Can therapy make you a better business leader?

Above: 20570141 - business man reclining comfortably on a couch talking to his psychiatrist explaining something Business News | 27 Mar |

Therapist, counselor, shrink, head peeper, life coach, analyst, psychotherapist, psychologist – are just some of the many (some not so endearing) titles imparted to mental health professionals. Even in an age when therapy is seemingly more common — a University of Phoenix study reports that one-quarter of adults in the U.S. admit to utilizing some form of mental health support — counseling is still highly stigmatized.

An interesting notion, considering the value potential of counseling — effective communication, insight into behavior, boundary setting and active listening (among others). Ironically, they are all tools that are highly essential in the workplace and invaluable for a business leader to possess. How can taking care of personal business make for better business and best leadership practices?

Basic benefits

“The creation of a therapeutic alliance and the ability to work through historical wounds and own how our negative thought patterns may be holding us back only makes us better leaders,” says Sierra Tucson CEO Jaime Vinck, MC, LPC, NCC, CEIP. “The ability to connect, trust and show up without our past baggage can only help us improve.”

As human beings, we all inarguably have a past, and most wouldn’t admit to having a solely unblemished history.

“We all have blind spots,” explains David Larimer, program clinical director at Scottsdale Recovery Center. “It’s not uncommon for Fortune 500 companies to pair a senior-level executive with a junior-level executive to mentor and help enlighten one another’s strengths, as well as areas in need of improvement.”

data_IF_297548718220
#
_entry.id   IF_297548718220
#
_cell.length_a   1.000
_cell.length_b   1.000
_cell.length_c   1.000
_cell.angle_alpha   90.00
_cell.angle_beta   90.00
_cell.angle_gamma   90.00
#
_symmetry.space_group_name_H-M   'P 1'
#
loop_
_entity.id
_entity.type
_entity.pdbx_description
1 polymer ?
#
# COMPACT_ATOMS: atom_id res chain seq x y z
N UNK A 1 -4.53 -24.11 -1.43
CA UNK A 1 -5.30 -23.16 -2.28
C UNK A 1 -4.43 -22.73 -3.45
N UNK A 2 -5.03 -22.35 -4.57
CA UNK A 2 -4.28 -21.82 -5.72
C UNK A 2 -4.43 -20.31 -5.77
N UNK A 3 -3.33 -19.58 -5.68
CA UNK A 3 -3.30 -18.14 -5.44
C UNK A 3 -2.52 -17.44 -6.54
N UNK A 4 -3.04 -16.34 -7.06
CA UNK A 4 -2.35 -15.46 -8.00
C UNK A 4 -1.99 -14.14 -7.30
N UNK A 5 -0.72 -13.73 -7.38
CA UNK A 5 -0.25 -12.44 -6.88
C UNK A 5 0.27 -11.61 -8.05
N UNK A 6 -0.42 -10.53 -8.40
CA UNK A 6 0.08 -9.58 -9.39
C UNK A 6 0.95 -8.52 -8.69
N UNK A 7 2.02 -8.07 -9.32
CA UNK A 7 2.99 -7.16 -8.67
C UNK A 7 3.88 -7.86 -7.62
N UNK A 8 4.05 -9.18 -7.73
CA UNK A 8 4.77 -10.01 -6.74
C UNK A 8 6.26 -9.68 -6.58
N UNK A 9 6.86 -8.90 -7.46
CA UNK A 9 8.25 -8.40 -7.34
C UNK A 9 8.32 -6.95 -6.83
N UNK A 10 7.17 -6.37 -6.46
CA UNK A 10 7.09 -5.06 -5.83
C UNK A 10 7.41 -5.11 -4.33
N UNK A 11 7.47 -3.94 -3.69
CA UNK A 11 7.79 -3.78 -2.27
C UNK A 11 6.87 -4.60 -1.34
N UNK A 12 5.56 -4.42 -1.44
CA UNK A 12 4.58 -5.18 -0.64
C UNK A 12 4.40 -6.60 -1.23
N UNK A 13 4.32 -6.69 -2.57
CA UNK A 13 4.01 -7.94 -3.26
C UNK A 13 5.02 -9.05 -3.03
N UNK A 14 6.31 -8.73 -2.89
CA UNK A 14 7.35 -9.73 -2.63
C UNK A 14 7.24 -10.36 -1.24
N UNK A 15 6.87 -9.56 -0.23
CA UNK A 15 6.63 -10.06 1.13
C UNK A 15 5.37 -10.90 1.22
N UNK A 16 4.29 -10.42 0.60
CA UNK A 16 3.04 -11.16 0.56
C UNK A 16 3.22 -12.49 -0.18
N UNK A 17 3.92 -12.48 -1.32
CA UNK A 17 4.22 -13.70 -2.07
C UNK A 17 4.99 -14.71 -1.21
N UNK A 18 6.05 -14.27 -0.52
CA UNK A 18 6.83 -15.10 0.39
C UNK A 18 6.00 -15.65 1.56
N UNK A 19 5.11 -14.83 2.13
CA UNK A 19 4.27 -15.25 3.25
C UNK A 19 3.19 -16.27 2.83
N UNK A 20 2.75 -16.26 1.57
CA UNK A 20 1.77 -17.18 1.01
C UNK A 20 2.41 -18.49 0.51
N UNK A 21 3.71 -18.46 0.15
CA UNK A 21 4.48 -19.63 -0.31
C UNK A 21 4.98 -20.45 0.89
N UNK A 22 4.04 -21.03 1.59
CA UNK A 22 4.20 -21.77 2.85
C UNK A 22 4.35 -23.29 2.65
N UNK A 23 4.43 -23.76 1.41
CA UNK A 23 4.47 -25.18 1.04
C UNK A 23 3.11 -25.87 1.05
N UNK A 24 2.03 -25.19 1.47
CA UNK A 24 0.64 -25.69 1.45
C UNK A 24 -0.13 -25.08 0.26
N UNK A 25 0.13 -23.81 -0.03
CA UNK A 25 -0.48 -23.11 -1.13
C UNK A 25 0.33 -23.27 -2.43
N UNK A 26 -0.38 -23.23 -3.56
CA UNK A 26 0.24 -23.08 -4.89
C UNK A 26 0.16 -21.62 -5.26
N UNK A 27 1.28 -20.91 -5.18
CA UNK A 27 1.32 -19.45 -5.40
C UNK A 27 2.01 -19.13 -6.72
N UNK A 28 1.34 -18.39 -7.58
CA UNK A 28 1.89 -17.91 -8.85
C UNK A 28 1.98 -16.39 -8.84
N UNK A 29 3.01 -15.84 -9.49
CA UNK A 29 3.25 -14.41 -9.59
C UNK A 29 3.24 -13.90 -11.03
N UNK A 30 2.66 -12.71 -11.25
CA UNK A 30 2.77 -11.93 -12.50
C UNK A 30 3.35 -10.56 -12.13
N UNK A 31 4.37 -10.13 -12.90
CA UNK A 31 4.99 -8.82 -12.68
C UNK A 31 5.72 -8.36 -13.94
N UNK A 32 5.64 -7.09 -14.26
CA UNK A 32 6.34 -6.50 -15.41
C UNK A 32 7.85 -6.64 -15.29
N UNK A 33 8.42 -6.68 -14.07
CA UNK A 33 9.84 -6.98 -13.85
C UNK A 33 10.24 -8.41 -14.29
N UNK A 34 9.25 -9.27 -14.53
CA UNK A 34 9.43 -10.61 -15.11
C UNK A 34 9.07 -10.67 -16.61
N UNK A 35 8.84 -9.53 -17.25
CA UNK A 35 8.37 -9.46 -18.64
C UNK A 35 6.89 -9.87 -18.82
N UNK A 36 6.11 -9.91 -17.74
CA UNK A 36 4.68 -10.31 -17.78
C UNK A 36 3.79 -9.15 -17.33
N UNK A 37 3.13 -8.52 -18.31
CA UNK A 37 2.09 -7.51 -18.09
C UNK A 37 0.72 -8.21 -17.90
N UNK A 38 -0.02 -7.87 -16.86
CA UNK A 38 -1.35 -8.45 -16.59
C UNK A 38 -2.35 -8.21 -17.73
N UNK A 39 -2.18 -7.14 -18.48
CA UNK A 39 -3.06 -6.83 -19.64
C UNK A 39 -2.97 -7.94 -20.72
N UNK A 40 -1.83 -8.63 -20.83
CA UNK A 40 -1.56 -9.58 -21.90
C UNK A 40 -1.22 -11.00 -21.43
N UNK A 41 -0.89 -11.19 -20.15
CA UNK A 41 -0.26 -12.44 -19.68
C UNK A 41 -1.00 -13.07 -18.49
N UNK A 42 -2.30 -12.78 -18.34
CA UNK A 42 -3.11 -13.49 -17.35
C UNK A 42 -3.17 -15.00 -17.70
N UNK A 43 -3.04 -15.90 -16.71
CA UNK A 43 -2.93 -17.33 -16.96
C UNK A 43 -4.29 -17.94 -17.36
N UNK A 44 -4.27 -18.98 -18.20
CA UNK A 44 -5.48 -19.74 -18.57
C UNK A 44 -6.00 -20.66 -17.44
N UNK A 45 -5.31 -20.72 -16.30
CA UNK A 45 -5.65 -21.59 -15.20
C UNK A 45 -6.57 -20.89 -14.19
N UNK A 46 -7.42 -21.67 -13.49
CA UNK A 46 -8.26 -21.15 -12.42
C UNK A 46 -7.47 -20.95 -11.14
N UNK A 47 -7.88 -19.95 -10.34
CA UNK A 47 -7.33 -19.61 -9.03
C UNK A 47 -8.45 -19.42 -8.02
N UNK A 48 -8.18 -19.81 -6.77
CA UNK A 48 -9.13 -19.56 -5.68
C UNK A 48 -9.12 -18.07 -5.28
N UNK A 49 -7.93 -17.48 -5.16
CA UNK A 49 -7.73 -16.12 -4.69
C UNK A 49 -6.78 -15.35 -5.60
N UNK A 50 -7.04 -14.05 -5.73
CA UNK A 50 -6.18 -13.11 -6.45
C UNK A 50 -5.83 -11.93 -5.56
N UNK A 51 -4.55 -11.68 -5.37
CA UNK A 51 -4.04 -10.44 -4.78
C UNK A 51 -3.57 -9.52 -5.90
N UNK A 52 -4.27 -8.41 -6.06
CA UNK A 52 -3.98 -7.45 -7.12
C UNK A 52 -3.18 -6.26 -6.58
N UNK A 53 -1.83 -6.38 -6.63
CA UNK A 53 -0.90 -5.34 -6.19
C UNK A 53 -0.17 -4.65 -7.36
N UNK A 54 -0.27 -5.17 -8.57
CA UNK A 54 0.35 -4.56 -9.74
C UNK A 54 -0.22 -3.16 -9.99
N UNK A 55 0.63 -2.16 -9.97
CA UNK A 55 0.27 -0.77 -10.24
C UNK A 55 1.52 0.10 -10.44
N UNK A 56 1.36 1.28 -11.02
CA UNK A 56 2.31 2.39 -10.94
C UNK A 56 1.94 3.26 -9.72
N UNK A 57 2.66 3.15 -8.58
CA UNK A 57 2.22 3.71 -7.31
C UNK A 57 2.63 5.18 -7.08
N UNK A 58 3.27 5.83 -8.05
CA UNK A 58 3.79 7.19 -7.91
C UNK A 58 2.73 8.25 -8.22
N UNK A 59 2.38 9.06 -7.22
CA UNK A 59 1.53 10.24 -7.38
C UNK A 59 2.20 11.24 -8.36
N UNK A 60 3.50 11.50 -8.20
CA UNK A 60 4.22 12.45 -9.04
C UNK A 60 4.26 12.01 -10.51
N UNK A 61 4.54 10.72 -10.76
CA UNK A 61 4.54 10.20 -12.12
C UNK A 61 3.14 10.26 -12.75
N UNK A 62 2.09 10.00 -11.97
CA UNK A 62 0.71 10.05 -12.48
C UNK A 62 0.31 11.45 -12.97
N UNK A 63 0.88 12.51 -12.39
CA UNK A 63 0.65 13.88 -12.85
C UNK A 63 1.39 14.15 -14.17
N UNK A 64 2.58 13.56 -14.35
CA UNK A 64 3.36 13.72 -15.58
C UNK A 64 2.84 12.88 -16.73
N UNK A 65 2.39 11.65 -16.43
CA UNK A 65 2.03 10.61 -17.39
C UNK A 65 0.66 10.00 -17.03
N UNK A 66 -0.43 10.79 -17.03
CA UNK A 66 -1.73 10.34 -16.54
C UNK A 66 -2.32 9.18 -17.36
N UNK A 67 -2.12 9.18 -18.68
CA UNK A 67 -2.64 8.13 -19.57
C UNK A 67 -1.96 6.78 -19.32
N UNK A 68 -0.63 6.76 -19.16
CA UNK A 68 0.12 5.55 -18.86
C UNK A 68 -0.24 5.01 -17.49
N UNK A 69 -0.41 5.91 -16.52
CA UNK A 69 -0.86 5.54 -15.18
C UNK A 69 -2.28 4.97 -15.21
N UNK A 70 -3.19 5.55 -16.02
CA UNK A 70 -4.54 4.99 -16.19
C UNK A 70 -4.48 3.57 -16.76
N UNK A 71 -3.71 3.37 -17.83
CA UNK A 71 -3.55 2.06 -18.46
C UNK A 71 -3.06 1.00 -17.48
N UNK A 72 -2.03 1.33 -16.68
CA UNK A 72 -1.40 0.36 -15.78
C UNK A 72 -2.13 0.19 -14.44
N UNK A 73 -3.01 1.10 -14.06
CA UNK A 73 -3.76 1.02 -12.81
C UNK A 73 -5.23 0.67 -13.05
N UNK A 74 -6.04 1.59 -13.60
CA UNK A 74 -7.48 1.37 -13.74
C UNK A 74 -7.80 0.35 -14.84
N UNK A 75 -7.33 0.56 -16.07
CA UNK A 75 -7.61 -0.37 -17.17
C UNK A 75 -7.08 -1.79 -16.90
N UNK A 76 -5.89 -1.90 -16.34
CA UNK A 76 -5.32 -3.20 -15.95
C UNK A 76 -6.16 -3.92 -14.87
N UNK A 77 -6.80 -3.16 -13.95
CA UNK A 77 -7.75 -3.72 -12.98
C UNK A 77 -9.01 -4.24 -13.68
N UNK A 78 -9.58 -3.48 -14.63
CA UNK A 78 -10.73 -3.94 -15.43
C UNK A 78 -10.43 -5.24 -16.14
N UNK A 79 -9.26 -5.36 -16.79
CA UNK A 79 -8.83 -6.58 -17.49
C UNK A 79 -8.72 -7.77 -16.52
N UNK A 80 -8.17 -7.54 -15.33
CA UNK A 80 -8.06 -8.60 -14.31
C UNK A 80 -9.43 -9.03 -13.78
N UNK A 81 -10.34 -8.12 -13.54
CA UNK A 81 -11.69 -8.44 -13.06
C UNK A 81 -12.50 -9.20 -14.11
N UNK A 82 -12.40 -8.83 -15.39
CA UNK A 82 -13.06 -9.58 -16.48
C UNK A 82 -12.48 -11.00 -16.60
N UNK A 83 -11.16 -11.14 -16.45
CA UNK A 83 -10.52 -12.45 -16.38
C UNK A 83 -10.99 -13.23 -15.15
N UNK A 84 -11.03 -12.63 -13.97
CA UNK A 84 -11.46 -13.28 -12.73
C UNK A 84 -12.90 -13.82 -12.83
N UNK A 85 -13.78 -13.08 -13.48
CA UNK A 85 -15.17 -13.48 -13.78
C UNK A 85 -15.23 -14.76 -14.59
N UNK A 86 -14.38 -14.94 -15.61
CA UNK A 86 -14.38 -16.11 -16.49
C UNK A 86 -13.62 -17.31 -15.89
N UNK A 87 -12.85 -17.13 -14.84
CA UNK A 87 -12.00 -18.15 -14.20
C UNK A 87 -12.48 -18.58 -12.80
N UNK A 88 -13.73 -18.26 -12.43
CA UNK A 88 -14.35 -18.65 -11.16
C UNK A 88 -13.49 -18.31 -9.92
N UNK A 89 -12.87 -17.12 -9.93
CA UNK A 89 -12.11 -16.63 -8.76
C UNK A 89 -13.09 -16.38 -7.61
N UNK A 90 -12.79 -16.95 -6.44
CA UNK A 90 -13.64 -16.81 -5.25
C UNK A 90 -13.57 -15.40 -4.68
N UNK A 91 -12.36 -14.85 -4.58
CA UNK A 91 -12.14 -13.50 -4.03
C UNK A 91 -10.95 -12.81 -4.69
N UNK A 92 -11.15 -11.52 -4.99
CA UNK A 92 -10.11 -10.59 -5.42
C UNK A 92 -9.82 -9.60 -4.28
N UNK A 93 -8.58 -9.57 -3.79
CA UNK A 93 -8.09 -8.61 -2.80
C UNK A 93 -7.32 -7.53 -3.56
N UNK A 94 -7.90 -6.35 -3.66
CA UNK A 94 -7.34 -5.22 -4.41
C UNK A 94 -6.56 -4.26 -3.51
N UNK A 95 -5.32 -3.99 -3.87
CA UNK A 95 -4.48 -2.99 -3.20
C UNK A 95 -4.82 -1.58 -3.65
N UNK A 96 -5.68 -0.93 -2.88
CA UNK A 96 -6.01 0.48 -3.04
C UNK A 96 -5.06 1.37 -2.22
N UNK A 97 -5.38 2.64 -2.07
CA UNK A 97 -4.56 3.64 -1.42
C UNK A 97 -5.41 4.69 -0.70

Exploring self-awareness and discovering character assets versus defects is the beginning, but the gathering and application of solutions and further insight is undoubtedly an added advantage of tackling self-appraisals in a safe and confidential counseling session.

“Ultimately, counseling helps leaders continue to improve their quality of life while supporting their professional and personal goals and addressing the barriers that get in the way,” says  Dr. Kristen Ray, DBH, LPC, behavioral health director at Bayless Integrated Healthcare.

Ray says therapeutic goals to improve one’s ability to lead their business and employees may include:

• Increasing one’s self-awareness

• Learning how to receive and react to feedback

• Broadening perspectives

• Addressing fears associated with being in leadership positions (i.e. failure, public speaking)

Once personal layers of behaviors, barriers and baggage are discussed, another major benefit a business leader can glean from therapy is how to appropriately handle interactions in the workplace.

“Counseling not only helps to remove barriers to fulfilling and meaningful professional and personal relationships, but also helps business leaders be effective role models for their employees and co-workers.” Dr. Ray confirms.

Sideline semantics

Again, despite what many would consider an increased positive perception toward seeking personal counseling, negative stigmas remain alive and well.